Wish to be Normal: ALS/Mnd Patients’ Strategies to Advocate Themselves

Tuesday, 17 July 2018: 17:30
Oral Presentation
Kentaro ISHIJIMA, Teikyo University, Japan
This presentation aims to consider how ALS/MND (amyotrophic lateral sclerosis or motor neuron disease) patients deal with their own internalized ableism or the wish to be “normal.” Taking this into consideration, we will critically rethink some of the logic that drives disability studies.

ALS is a chronic illness that deprives patients of muscle (control). They lose their ability to walk, speak, and even breathe. Thus, ALS patients can be categorized as physically disabled persons. Although they are considered disabled, they often wish to be “cured” and become “normal” again. This gives rise to ask the question—does the existing logic of disability studies such as the social model of disability fail to empower them?

Through analysis of interview data researchers find that ALS patients use this logic in their own style along with their ableism. They find and use their invariable ability to empower themselves. For instance, a patient said that if only they get appropriate support, they can handle their daily life because they do not lose their cognitive ability. This logic is the same as the earlier one. Another patient also said that he stops walking on his feet and uses a wheelchair to rest his legs and maintain the ability to walk in case a treatment procedure for ALS is developed. He does not change his mind that ability should be maintained.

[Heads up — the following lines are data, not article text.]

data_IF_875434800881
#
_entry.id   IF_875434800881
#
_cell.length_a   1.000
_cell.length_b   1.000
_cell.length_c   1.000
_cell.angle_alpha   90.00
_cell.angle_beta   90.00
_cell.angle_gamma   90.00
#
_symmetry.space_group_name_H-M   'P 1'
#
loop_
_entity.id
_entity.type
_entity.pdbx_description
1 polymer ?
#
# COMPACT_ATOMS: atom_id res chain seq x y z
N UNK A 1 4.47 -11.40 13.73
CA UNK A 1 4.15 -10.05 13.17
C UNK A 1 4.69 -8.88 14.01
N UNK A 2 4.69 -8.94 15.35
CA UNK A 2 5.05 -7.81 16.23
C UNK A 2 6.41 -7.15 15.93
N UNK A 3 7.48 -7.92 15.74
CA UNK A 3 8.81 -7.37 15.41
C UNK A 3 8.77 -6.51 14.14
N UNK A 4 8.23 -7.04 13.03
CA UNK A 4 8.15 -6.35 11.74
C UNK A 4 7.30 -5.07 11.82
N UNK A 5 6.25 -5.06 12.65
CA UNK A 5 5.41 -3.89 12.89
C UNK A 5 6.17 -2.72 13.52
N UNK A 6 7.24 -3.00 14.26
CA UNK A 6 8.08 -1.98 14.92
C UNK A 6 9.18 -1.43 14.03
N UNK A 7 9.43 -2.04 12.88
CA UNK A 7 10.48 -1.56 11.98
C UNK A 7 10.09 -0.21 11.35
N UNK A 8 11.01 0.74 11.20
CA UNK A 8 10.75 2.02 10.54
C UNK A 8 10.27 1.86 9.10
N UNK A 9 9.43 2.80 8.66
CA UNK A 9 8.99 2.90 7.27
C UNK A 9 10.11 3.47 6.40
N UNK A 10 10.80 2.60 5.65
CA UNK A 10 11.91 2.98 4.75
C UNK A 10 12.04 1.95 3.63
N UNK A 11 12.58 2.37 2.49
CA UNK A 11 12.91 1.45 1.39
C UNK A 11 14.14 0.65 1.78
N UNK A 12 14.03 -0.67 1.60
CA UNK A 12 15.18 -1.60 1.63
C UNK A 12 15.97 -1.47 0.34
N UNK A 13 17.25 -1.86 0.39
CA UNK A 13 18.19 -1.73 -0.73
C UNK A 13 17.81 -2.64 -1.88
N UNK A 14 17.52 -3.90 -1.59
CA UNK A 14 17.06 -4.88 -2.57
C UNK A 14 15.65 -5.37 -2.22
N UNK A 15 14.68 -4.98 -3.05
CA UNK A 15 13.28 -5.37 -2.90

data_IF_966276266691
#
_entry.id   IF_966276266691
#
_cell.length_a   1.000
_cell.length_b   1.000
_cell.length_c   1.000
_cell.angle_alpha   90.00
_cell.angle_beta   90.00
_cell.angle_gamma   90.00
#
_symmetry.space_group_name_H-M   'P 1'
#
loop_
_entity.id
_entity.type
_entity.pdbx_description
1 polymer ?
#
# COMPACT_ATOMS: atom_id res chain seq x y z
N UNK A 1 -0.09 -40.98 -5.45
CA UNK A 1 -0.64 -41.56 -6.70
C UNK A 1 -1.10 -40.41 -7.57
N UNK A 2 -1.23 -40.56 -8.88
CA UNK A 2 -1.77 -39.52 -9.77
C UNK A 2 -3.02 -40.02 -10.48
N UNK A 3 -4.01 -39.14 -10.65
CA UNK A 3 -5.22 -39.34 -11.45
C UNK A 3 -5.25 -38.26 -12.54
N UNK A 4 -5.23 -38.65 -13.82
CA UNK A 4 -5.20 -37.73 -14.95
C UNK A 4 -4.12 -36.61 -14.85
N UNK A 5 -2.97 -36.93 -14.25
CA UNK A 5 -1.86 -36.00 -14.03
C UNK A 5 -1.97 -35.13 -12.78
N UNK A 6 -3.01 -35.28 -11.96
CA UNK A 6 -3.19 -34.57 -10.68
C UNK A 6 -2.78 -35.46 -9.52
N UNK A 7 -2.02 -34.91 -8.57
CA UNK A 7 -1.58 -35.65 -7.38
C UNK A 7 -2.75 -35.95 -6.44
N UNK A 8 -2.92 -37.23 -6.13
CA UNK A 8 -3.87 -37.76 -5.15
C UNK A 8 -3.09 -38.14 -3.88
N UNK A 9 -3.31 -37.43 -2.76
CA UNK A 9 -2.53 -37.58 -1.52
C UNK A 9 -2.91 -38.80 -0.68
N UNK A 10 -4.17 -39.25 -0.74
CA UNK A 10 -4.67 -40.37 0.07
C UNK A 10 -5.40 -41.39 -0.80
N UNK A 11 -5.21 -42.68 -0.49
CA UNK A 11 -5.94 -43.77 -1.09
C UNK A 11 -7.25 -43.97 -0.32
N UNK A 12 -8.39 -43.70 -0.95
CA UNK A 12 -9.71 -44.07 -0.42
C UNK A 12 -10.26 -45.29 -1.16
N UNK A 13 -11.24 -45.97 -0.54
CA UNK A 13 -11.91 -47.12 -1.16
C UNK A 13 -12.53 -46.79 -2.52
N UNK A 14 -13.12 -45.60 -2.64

Paradoxically, ALS patients who gradually lose their ability do not develop logic that relativizes the value of ability but focus on the logic that acknowledges it. This finding implies that the logic of disability studies has to be reviewed to adjust to such a situation. Because some disabilities may be cured in the future, there may be many disabled persons who think that they should get more ability like ALS patients.